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Every vote counts: No clear winner in Dem primary for Coney’s Assembly seat as polling places fail to report results

Down but not out: Ethan Lustig-Elgrably — who has the backing of the Brooklyn Democratic Party establishment — refused to concede on election night last week after vote counting stalled with him trailing Mathylde Frontus by less than one percent of the tally.
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It’s far from a done deal.

The race for the Democratic nomination for Coney Island’s Assembly seat is the only one in the state without a clear winner — or even complete results — after the Sept. 13 primary, and locals will likely have to wait until the end of the month to find out who nabbed the nomination.

As of press time, Mathylde Frontus is holding a less-than-one-percent lead over Ethan Lustig-Elgrably, with 3,060 votes to his 2,990, according to the State Board of Elections. Of the results that have been reported, the number of blank ballots was 20 times the current 70-vote margin currently separating the two candidates.

But four of the 84 precincts in the 46th Assembly District — all of which had their polling places at PS 90-The Edna Cohen School — had not yet reported any results as of press time, and fifteen other precincts had reported only 75 percent or 50 percent of their total results.

The City Board of Elections typically certifies and sends its full results to the state board within 15 days after the election, according to a spokesman from the state board, who added that the local boards typically use that time to complete their canvass of results by recanvassing all machines and then counting all absentee, affidavit, or emergency ballots, along with carrying out a post-election audit.

Around 11 pm on election night, county-backed Lustig-Elgrably — who has the endorsement of Borough President Adams, his former boss Councilman Mark Treyger (D–Coney Island), and other local party leaders — said in a statement that the election wouldn’t be settled that evening, and that he was sure he would be the winner once all of the votes were counted.

“It is clear that this election is too close to call tonight with so many absentee and affidavit ballots left to be counted,” Lustig-Elgrably said. “The most important thing now is to make sure that every vote is counted. I am proud of the work of my campaign and am confident that we will be victorious after all of the votes are tallied.”

But the morning after the primary, Frontus — who is endorsed by the good-government group Citizens Union, as well as political clubs including the Brooklyn Young Democrats and the 504 Democratic Club — wrote on Twitter that the stalled vote counting was odd, adding that she was proud of her team’s commitment to the community.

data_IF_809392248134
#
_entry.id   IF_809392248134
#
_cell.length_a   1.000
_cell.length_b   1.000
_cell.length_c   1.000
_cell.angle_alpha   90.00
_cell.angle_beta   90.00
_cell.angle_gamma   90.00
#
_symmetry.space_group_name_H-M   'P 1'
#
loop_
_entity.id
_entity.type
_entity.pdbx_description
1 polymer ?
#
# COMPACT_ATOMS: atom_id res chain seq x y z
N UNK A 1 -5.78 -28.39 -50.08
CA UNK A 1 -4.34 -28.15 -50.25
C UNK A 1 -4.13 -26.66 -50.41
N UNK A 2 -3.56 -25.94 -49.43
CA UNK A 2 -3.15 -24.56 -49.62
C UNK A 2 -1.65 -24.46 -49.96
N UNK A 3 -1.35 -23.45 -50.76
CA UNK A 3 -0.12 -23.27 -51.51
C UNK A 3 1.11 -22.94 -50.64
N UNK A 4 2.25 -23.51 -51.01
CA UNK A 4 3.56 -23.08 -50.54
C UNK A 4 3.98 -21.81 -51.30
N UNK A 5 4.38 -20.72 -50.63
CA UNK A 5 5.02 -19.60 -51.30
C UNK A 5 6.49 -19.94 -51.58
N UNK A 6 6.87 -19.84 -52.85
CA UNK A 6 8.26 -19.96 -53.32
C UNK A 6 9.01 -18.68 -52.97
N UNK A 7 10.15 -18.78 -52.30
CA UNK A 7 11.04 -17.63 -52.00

“Here we are on Friday morning and the results for #AD46 are still, oddly, stuck,” Frontus tweeted. “We inquire, and we wait. What I know for sure is that #TeamFrontus is an extraordinary collection of individuals who believe in service to our community!”

On Sept. 15, two days after the primary, Frontus hosted a rally in front of her campaign office demanding finalized results of the election. And later that same day, Lustig-Elgrably issued a statement also calling on the board to issue the full results.

Frontus is an adjunct professor at the Columbia University and New York University schools of social work and the founder of the Urban Neighborhood Services organization and the Coney Island Anti-Violence Collaborative.

Lustig-Elgrably formerly worked as Treyger’s chief of staff and legislative director, and recently resigned from his job at the city’s Department of Parks and Recreation to campaign full-time.

The candidates sought to convince voters that they were each the better pick to fill the seat vacated by disgraced Assemblywoman Pamela Harris, who resigned in April after the Feds charged her with stealing money from storm-recovery agencies. Both promised to tackle the area’s many issues, including improving affordable housing and public transportation, bringing more classrooms to the area, and fighting illegal home conversions.

Whoever gets the Democratic nomination will go on to face Republican candidate Steve Saperstein in the November 6 general election.

The district includes Coney Island and Sea Gate as well as parts of Bath Beach, Bay Ridge, and Dyker Heights.

The city and state boards of election did not respond up to repeated follow-up inquiries by press time.

Reach reporter Julianne McShane at (718) 260–2523 or by e-mail at jmcshane@cnglocal.com. Follow her on Twitter @juliannemcshane.
Posted 12:00 am, September 18, 2018
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